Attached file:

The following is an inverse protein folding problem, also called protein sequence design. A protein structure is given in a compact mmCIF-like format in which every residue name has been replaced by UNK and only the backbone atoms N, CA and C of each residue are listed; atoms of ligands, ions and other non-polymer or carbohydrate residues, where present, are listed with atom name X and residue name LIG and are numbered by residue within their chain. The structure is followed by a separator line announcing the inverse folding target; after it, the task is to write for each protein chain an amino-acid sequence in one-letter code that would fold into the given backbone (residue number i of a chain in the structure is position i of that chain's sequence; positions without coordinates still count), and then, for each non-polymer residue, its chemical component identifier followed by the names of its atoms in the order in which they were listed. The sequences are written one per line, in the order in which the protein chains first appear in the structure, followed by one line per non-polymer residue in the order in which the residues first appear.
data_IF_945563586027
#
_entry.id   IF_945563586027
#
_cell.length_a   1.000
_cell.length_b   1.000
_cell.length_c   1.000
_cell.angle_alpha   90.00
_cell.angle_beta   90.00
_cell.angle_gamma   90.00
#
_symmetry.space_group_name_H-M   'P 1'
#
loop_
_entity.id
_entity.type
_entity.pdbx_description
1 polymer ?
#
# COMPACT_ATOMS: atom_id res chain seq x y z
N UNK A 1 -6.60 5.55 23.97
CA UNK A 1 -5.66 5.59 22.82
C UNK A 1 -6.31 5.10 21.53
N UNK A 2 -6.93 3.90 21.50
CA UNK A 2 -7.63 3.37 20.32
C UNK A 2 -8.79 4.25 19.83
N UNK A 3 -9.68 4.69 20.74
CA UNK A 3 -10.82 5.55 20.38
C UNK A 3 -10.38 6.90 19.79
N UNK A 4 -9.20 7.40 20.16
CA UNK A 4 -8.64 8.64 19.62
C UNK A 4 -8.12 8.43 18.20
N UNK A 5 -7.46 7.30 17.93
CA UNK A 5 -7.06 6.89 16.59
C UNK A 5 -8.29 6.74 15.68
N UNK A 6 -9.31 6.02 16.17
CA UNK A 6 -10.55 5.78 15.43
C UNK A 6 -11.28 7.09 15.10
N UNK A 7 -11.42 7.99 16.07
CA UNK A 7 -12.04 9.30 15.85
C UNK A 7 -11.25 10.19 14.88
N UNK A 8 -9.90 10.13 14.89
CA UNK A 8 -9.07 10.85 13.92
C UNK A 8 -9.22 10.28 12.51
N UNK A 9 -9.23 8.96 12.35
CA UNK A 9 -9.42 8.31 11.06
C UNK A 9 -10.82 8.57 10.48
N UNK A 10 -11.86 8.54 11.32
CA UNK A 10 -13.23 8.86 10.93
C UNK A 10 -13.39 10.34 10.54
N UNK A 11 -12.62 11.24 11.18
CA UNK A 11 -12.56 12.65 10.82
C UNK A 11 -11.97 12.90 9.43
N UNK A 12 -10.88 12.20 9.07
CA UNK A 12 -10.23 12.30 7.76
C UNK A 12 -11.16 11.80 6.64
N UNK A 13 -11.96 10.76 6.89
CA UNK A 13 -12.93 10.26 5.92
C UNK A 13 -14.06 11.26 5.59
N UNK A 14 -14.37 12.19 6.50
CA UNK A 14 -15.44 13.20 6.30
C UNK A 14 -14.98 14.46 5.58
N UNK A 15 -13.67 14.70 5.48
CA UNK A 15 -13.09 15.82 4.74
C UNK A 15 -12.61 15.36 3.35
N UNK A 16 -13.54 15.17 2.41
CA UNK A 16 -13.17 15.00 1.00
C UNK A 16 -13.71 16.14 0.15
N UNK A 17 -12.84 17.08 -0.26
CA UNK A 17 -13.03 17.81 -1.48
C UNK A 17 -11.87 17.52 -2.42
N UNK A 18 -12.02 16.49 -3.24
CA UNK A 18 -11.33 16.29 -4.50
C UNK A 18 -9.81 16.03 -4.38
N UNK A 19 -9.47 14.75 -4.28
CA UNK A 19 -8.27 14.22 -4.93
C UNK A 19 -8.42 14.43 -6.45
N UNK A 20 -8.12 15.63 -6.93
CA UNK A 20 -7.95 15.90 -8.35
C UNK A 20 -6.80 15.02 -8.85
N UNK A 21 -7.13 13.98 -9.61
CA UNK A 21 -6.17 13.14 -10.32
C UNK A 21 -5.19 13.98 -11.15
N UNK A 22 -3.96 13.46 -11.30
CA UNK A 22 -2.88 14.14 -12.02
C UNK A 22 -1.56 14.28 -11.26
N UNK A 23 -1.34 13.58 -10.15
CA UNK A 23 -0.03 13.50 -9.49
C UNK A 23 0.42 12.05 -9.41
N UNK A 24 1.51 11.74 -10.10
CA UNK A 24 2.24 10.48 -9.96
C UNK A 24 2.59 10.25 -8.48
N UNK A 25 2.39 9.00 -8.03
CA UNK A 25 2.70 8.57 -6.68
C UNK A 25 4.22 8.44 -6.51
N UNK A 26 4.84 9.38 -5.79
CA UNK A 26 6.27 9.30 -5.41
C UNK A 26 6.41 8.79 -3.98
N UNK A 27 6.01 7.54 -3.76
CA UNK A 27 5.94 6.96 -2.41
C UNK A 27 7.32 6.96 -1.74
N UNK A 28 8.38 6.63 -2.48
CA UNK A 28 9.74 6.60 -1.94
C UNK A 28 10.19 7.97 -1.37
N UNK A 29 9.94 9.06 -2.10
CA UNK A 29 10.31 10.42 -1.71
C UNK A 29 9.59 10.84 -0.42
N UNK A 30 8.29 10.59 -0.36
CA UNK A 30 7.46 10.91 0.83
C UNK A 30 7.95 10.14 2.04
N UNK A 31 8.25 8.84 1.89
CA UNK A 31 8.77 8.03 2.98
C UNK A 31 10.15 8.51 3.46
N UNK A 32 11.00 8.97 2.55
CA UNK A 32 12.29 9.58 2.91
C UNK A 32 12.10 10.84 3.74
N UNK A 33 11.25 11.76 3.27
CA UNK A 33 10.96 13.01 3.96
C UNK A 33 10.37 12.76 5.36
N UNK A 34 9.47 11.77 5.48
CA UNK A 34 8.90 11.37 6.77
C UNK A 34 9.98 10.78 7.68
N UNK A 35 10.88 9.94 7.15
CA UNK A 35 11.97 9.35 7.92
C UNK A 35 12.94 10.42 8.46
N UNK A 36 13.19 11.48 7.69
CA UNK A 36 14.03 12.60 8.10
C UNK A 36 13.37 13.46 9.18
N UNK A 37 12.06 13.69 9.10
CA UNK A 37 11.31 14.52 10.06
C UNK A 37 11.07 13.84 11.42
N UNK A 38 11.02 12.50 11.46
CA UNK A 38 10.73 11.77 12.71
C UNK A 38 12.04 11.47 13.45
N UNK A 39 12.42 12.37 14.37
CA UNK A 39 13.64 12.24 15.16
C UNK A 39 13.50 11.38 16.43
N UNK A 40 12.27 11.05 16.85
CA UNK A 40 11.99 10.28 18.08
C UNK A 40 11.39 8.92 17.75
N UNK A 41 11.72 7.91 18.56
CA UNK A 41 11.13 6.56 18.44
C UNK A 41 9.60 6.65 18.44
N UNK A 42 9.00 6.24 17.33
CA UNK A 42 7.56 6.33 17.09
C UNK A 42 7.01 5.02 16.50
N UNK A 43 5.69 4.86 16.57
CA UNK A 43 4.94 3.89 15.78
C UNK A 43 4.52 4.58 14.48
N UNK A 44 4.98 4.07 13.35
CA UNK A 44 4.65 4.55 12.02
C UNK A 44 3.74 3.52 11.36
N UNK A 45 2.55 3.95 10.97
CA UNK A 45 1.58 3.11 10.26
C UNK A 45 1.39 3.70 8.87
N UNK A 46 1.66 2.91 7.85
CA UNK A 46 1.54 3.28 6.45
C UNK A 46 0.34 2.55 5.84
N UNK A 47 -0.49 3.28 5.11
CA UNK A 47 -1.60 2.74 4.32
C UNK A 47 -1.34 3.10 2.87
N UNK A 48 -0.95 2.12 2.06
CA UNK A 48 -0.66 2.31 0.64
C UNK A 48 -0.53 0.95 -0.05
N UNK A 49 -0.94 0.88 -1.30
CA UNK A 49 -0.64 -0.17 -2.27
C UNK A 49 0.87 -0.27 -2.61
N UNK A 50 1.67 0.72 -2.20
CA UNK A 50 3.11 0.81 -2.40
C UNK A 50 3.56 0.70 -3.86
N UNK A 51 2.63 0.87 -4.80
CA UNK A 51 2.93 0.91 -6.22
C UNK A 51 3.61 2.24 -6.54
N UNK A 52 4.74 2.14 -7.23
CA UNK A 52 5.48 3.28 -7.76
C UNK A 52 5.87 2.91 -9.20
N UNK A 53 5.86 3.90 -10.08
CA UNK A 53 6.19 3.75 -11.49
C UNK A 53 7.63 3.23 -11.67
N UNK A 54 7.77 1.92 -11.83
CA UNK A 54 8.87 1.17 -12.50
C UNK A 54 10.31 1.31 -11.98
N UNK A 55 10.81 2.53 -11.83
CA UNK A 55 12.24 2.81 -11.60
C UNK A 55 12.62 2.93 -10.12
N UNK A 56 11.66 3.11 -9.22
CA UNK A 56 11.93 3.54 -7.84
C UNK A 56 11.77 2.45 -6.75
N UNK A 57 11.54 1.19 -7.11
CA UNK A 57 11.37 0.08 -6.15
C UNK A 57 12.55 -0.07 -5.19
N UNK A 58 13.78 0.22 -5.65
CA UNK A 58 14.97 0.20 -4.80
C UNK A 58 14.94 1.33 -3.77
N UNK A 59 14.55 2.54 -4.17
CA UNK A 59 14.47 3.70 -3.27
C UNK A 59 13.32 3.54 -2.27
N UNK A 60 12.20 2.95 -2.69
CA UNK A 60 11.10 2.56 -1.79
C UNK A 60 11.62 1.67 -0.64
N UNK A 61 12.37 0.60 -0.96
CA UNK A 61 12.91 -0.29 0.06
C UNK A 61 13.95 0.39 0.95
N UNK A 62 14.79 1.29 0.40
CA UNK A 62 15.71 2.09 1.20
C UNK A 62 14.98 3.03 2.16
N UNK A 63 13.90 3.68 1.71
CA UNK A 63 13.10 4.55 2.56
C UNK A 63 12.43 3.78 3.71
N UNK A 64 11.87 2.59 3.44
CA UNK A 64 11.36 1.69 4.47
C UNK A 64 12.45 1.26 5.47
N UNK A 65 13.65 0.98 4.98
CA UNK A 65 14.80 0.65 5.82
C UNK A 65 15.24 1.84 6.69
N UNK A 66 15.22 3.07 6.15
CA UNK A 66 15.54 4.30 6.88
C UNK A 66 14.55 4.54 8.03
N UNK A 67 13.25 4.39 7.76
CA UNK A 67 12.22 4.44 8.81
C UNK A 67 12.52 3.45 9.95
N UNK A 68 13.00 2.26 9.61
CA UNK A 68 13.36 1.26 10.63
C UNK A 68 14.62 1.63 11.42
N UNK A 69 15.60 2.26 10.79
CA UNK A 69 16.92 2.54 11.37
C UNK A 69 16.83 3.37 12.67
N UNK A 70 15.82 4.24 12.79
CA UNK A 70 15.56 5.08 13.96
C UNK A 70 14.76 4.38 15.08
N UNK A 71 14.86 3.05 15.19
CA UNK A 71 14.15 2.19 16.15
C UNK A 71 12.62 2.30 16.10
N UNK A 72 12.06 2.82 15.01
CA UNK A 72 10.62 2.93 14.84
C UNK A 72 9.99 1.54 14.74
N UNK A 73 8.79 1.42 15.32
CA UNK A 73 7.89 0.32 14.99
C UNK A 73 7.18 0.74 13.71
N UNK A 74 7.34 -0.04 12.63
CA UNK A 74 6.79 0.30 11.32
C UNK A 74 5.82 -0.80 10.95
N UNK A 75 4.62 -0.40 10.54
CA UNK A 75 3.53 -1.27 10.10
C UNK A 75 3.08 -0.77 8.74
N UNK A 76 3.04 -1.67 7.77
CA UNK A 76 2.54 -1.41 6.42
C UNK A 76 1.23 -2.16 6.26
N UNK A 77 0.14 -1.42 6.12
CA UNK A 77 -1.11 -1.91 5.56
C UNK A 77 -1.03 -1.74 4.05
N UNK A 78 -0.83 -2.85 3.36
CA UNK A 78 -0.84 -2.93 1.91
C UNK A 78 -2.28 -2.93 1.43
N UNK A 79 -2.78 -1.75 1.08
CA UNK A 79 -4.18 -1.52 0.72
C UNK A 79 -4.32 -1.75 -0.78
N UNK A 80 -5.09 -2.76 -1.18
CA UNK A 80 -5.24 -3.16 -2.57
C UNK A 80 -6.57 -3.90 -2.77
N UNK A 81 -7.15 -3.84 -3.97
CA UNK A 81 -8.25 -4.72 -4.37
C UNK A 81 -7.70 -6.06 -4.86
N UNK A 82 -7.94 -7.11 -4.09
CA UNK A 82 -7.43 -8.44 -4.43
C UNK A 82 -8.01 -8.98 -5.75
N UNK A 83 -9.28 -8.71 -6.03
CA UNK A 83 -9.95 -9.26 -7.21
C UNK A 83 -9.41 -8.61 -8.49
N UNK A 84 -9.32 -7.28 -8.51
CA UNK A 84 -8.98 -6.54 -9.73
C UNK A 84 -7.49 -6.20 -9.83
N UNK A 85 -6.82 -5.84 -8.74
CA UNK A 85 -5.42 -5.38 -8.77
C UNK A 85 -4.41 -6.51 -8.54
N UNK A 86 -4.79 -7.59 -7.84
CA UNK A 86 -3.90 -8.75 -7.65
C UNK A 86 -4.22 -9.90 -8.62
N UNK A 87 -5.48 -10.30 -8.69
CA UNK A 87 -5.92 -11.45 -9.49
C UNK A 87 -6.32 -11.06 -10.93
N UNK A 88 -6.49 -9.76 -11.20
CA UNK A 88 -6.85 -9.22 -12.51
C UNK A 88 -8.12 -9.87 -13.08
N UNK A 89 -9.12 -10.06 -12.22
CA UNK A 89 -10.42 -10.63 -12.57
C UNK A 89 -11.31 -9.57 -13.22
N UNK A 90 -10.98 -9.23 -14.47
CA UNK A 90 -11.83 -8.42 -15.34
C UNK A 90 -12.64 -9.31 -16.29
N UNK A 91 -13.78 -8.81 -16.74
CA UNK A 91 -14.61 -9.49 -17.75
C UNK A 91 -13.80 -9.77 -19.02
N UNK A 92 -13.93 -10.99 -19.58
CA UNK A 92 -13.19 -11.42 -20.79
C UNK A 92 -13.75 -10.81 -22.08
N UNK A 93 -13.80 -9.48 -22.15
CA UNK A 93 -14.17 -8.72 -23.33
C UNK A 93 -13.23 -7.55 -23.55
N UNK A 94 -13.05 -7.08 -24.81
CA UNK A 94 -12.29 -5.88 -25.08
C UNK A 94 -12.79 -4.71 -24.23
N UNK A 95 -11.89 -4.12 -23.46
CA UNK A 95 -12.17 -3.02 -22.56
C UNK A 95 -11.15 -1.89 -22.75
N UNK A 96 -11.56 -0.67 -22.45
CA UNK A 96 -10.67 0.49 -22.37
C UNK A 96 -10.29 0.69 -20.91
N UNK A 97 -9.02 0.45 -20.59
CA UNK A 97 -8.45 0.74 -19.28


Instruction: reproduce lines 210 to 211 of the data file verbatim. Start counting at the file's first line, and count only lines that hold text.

C UNK A 63 12.43 3.78 3.71
N UNK A 64 11.87 2.59 3.44